5.29.14 Maravot's Poetry for People continued

Poetry for People, Dragons
Other Unusual Creatures

by Mel West


The Prometheid

Part VI

Spiteful Timon


 Home for Sale: with pillars, pool & view, by Maravot 9/97

Perched above rolling waves on a lonely rock
Sat a bitter man who sat there only to mock
All of humanity. Aye! Though still young,
He despised all men, wishing them only all that is illl;
He preferred solitude, and most certainly despised Good Will.
Such was Spiteful Timon of Athens, a man of bitter tongue.

So spiteful he was, he owned in Athens a fig tree
(On whose limbs suicides occurred frequently)
But Timon thought to cut it down: a dove-cote he would build;
And advertised with ample warning this deed he did,
So to accommodate the planned suicides their last bid!
And this is the epitaph over his own grave, as he willed:

"Here am I laid, my life of misery done.
Ask not my name, I curse you every one."


So Timon became as he wished, all alone,
Sitting upon his perch, the commorant's rocky throne,
Having lonely thoughts in a tossing sea,
Praying not for money nor fame, only peace
(To be left alone by his ancient Greece),
Where he reviled nothing but his own misery!


To say the least, Spiteful Timon was very surprised
To hear below his salty height what he most despised:
The low wailing sound of a human cry
Filter over the breakers' thundering wave.
"My God, is there no peace in this grave?"
Cried Timon, "Oh, God, I pray, let him die!"


Alas, peace did not come, and Eli moaned for days,
Lying on the beach in a feverish daze,
Whilst the sun baked upon his painful, broken skin,
Drying the seeping ooze from each boil and crack.
And he would still be there today, lying on his back,
Were it not for Spiteful Timon's short tempered chagrin!

For poor Timon suffered nearly thirteen weeks,
Hearing the relentless wailing and occasional shrieks
Of pain from dying Eli. "God please help!"
Begged Timon over and over again,
Whilst he slowly went mad from the shore's daily din
And tried to strangle himself with strands of lapping kelp.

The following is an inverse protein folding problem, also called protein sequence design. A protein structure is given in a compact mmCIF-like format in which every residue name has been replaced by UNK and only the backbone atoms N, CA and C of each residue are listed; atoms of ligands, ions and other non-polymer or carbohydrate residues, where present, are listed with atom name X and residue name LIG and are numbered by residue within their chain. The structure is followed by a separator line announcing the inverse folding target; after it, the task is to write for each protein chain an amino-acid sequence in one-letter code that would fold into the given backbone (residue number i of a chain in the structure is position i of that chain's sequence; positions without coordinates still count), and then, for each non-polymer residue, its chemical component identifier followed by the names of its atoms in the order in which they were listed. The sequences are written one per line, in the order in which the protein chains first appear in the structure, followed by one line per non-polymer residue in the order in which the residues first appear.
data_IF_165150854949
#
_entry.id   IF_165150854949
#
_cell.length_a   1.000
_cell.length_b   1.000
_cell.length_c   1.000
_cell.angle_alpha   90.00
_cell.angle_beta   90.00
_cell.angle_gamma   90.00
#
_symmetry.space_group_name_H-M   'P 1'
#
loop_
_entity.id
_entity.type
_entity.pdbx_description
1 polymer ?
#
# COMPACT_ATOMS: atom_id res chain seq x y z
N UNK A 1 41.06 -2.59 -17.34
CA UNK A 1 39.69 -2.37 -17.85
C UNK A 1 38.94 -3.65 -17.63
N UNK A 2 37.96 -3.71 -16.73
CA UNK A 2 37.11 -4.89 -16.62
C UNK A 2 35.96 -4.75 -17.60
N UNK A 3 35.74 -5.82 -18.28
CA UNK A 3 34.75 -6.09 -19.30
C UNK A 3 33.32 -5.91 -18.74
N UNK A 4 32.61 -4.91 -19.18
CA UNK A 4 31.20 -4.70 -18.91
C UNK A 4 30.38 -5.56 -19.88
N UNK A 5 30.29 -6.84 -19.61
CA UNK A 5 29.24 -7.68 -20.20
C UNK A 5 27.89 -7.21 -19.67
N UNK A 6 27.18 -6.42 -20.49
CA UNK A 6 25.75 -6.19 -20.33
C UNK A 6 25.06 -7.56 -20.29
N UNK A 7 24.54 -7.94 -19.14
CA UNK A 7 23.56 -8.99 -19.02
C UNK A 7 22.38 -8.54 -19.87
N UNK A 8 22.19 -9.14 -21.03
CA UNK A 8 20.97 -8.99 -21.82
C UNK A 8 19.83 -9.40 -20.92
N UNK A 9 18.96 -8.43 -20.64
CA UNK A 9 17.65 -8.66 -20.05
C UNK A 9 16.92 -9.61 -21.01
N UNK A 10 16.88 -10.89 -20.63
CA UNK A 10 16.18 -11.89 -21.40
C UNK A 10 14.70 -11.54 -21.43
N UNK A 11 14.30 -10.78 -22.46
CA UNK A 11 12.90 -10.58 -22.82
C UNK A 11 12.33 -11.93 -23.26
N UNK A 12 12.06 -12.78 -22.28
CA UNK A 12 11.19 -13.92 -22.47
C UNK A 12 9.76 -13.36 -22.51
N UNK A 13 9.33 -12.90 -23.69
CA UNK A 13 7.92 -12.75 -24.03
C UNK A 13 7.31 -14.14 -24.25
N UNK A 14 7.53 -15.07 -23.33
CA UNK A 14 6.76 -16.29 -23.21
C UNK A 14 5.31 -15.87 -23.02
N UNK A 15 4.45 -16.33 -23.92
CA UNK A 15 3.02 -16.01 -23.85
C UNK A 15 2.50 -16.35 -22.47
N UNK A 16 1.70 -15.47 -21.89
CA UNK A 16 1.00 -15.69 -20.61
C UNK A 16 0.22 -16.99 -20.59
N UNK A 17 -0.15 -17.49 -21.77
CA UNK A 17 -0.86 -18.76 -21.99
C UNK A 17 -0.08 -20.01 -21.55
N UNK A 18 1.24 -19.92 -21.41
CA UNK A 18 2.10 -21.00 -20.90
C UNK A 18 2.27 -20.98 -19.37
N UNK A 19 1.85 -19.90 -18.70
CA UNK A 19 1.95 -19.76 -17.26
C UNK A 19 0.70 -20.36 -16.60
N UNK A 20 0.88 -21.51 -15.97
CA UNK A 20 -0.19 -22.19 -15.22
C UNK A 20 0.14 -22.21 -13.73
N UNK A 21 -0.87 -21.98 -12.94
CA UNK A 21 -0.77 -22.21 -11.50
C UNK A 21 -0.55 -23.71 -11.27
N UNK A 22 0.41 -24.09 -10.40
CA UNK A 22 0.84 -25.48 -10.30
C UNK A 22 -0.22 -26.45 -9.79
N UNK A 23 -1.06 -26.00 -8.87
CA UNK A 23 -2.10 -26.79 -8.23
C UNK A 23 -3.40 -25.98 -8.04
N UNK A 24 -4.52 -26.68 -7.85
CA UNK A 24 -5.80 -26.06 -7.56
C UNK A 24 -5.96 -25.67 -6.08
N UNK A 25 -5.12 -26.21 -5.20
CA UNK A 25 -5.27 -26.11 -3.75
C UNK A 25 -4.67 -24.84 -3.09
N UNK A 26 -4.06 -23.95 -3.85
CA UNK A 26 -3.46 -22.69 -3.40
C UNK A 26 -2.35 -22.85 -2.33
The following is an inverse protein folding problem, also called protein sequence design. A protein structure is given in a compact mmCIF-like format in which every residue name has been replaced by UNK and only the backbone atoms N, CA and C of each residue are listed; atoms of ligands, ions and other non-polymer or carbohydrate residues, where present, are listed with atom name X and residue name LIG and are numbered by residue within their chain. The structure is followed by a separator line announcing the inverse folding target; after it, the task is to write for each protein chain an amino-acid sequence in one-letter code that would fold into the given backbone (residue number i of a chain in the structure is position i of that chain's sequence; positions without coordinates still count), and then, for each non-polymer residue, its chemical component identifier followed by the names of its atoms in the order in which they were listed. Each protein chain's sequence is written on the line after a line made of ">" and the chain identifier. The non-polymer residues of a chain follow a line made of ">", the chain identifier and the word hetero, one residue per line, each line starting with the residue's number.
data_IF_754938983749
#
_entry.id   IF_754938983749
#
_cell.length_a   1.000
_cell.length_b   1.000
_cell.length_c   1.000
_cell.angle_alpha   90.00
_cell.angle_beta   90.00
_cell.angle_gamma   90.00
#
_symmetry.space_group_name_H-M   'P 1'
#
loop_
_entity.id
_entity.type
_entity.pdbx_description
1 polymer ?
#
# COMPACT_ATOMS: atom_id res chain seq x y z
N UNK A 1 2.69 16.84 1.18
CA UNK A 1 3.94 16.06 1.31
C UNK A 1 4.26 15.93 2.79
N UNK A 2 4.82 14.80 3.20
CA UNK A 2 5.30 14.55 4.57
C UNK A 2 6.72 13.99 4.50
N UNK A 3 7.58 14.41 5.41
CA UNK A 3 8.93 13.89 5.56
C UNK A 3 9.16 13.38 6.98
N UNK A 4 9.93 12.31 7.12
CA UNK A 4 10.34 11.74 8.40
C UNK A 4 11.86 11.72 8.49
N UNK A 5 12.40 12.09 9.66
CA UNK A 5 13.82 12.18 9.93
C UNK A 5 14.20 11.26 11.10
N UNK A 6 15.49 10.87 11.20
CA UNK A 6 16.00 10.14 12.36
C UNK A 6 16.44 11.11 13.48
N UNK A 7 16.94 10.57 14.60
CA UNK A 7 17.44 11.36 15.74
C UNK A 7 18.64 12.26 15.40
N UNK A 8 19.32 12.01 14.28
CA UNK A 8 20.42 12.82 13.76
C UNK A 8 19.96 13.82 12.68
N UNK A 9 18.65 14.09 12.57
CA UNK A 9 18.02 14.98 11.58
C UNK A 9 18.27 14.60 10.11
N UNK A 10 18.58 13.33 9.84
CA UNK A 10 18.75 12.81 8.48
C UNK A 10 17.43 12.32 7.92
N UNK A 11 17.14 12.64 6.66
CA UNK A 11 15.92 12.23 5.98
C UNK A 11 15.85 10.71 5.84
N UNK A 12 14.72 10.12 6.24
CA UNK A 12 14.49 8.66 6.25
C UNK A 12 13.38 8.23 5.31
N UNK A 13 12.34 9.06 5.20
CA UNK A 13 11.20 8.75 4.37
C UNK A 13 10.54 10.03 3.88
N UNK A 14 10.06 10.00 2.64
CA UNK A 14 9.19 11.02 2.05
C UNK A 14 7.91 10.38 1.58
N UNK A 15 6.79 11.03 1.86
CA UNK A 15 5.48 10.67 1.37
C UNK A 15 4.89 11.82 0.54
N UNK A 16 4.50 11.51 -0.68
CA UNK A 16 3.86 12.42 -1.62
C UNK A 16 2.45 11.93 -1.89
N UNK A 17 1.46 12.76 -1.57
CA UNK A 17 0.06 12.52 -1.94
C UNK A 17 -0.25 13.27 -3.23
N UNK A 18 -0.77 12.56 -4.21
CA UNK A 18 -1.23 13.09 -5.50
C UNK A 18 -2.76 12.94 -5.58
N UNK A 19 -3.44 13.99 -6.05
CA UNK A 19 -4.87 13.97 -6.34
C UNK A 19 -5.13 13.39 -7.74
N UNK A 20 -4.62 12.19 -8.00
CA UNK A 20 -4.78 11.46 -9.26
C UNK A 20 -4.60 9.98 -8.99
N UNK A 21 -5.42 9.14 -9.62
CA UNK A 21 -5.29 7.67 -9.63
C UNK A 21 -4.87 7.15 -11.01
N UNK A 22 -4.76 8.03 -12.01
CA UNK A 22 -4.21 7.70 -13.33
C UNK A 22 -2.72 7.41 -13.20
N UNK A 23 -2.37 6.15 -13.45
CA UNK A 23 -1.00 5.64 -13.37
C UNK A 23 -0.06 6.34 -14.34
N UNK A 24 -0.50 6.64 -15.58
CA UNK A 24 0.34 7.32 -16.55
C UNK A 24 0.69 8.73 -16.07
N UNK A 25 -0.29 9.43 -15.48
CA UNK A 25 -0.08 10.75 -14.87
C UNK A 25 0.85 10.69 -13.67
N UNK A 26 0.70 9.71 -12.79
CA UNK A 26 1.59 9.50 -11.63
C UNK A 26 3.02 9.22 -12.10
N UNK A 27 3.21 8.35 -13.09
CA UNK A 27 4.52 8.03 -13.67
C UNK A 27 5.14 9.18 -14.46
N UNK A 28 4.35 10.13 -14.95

Fortunately for Eli, Spiteful Timon failed–
The Kelp he chose was weak. So Timon then impaled
Himself (or nearly so) on a sharp narwhal tooth;
But even then he only worsened his own distress,
Wounding himself only enough to make a ruddy mess,
Dripping blood all over his greenish-gray booth.

So poor Timon, having no other choice,
Was forced to find Eli and figure out how to squelch his voice.
Now Timon was scornful, but not so vile
As to take a man's life (whether the man is in pain or not);
And Eli's wailing put him in an unsavory spot;
He did think about throttling Eli over his sheltering driftwood pile.

But Timon, as I said, could not kill the wretched soul
(Though he'd have applauded your doing the whole),
And he truly could not wait for the man to die.
So what to do? He pondered and he himself now weeping
Discovered the solution: his heart and soul now leaping:
The solution was obvious: Timon must help the poor guy. 

Timon looked around, searching the entire bleak coast,
To make sure no one would witness him playing host
And nurse to the wretched Eli. He fed and he bathed
Eli for days, nearly a week, until health came
To the patient, and to the nurse his shame,
Leaving one now diseased and the other unscathed!

And it came to pass that Eli parted
With thanks to his nurse and set off again for the uncharted
Realms in search of an ally; though he had been strangely aided,
Boosting his soul into the limitless, spiritual bounds,
Thinking he could fly over the Lotus-eater's dried up grounds
He went on to his next adventure, his own pessimism now abated. 

Spiteful Timon returned to his perch
To resume his misery and besmirch
Humanity at every hour of the day, following his cynical manner,
While praying to God and then all the gods for final repose.
Well, dear reader, this is the record of Timon's unsung crisis
Begging for peace whilst reproaching the gods from Jove and Isis,
The wretch, shamed and broken, still protesting God only knows.



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Please send me on to Maravot's_Poetry_for_People3.7.html, The Prometheid, Part VII, "The War."

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Launched 10.25.97; updated 5.27.2000; 3.17.05; 5.29.14

Copyright © 1997-2014 Maravot. All rights reserved.
Copyright © 1997-2014 Mel Copeland. All rights reserved.